Review: Creme Organization presents part one of a retrospective compilation featuring unreleased tracks, spanning two decades of Ekman's productions. These evocative and eerie gems, hidden away in the Dutch master's archives, finally see the light of day. Whether it's the guttural and brooding machine beats of "Masters Of The Vortex", the moody computer funk of "A Way Home", to the gothic electro of "Out Of the Mouth Of The Dragon" to haunting instrumentals like "Lord Of 1000 Suns" - his sound is unique and instantly recognisable.
Review: Anyone wanna party like it's 1984? Dutch label Creme Organization serve up a collection that draws heavily on old school electro and Italo/Euro disco for inspiration. There are just three artists featured: Keyo Laboratories bring us four tracks, of which 'On The Sofa' is definitely the funkiest, while Raheem Hershel serves up charmingly-titled EBM workout 'New Wave Whore'. The rest of the album is the work of Finnish producer Sami Liuski, AKA Bangkok Impact. He delivers four tracks (in a total of nine mixes, five of 'em of 'Junge Dame'), of which the pick is 'Ice Python' itself... assuming you can handle the NSFW vocal, that is!
Review: Sub-titled "the fragile connections we make in today's muddy world of clouds, ego harvesting and AI driven augmented-realities", this compilation on TLR's Creme label moves its way through a series of styles and sounds. From the low-tempo beats of Rhythmic Theory's "Sleeper Cell" to the clanging industrial rhythm and spooked acid of R's "Iron Tusk", and Ekman's wild electro funk "Ecophagy Is A Way Of Life", Nexus succeeds in conjuring up a dense, somewhat bleak mood. Even on more dance floor-focused tracks like Simoncino's super deep "Vingas Theme and the new school jack of DB's "XXX" and", there's an otherworldly atmosphere running through the firing snares and steely grooves.
Review: Mule Driver follows last year's Rainshadow release with a brooding four-tracker for DJ TLR's Creme Organization. "Snorer" sees him start the EP with a relatively downbeat electro workout that resounds to a sombre bass. On the title track, he ups the pace for the kind of primal Chicago jam that Creme is renowned for - albeit one that features an ominous vocal. Meanwhile on "Flat Circle", he takes a trip through the kind of atmospheric, tripped out acid landscape that the Dutch label is also known for and once again, the use of vocals add an extra layer of tension to the track. He applies a similar, 303-heavy approach on closing track "Nothing Is The New Something".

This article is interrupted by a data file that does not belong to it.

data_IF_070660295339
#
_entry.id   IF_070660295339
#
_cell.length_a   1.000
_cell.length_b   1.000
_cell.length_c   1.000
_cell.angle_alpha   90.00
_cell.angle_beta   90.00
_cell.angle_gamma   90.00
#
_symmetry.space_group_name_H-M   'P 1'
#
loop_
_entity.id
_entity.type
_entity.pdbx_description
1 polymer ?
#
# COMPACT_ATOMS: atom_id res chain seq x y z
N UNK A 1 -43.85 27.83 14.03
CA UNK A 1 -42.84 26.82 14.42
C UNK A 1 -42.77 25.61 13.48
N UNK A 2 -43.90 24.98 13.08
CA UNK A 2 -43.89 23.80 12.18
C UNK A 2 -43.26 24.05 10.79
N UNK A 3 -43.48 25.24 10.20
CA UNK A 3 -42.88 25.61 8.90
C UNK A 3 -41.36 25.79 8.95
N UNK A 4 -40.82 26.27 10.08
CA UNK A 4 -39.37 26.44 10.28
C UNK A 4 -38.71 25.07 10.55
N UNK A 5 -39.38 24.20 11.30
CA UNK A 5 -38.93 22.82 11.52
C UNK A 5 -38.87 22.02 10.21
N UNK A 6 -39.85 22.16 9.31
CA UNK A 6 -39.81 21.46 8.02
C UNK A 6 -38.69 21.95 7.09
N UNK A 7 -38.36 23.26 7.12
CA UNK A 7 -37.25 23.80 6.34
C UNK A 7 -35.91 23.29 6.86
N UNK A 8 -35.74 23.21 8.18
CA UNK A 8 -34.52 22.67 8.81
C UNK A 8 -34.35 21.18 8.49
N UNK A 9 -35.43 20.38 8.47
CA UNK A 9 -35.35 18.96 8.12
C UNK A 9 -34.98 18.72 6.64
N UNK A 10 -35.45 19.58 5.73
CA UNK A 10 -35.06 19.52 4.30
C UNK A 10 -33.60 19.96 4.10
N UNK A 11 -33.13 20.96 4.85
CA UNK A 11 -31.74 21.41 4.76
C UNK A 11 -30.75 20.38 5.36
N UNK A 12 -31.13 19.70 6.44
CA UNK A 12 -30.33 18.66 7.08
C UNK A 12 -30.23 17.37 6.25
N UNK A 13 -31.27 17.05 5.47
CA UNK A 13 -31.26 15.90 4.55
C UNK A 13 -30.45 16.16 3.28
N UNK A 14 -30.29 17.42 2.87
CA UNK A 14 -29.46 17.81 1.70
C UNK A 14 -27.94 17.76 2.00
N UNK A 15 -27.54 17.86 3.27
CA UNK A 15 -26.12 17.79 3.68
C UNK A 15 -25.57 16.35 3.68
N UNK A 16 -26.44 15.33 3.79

Review: Cosmic Garden's recent EP on Happy Skull, Sealaconda, was one of the finest things the Bristol label has released to date (and that's saying something). This missive for Creme Organization is equally as inspired, with the Italian producer delivering more colourful, weed-fuelled voyages into kaleidoscopic, analogue deep house. Lead cut "Reptilian Treant" fixes warehouse-friendly piano riffs to rubbery synth bass and dense, body-popping house drums, while "Rare Centaur" is a thrill-a-minute ride that craftily combines ragged acid lines, ghostly chords, a bold cello melody, and fiendishly jacking drums. There's some deeper, woozier fare in the shape of the wonderful "Apocalyptic Moose", while Orgue Electronique provides a sparkling, Motor City influenced remix of "Reptilian Treant".
Review: Since proving his skills via the self-funded Raw Tools imprint, Romanian producer Romansoff has released impressive material on Bitter Moon, Signal Code and Ruff Draft. Here, he makes his first appearance on Creme Organization, unfurling a quartet of cuts that sit somewhere between Legowelt, ASOK, and John Heckle after a fist full of love tablets. Pleasingly, it's a varied affair, featuring both deep and melodious moments (the trippy vocal samples, chiming melodies and shuffling beats of "Who You Gonna Call"), and more obviously upbeat cuts (the swirling, space age throb of "Bundle Of Acid"). Our pick is the tactile, energetic and melodious "Wrath of Zeus", but all four tracks are nigh on essential.
Review: Having disowned his drum and bass and disco re-edit roots, Stu Robinson has enjoyed a career revival following the adoption of the ASOK moniker in 2012. This upturn in fortunes is no freak occurrence, though; Robinson's productions during the period, which make great use of vintage analogue gear, are better than ever. That much is clear from A Mind Forever Voyaging, his debut album on Creme Organization. Rooted in early '90s techno - both American and European - the set blends distorted drum machine rhythms and intergalactic synthesizer motifs with booming basslines and spooky, outer-space textures. There are, naturally, a few ambient excursions dotted throughout, as well as an impeccable trip into the lesser-explored world of tech-jazz ("Journey Through Fractal Mountain").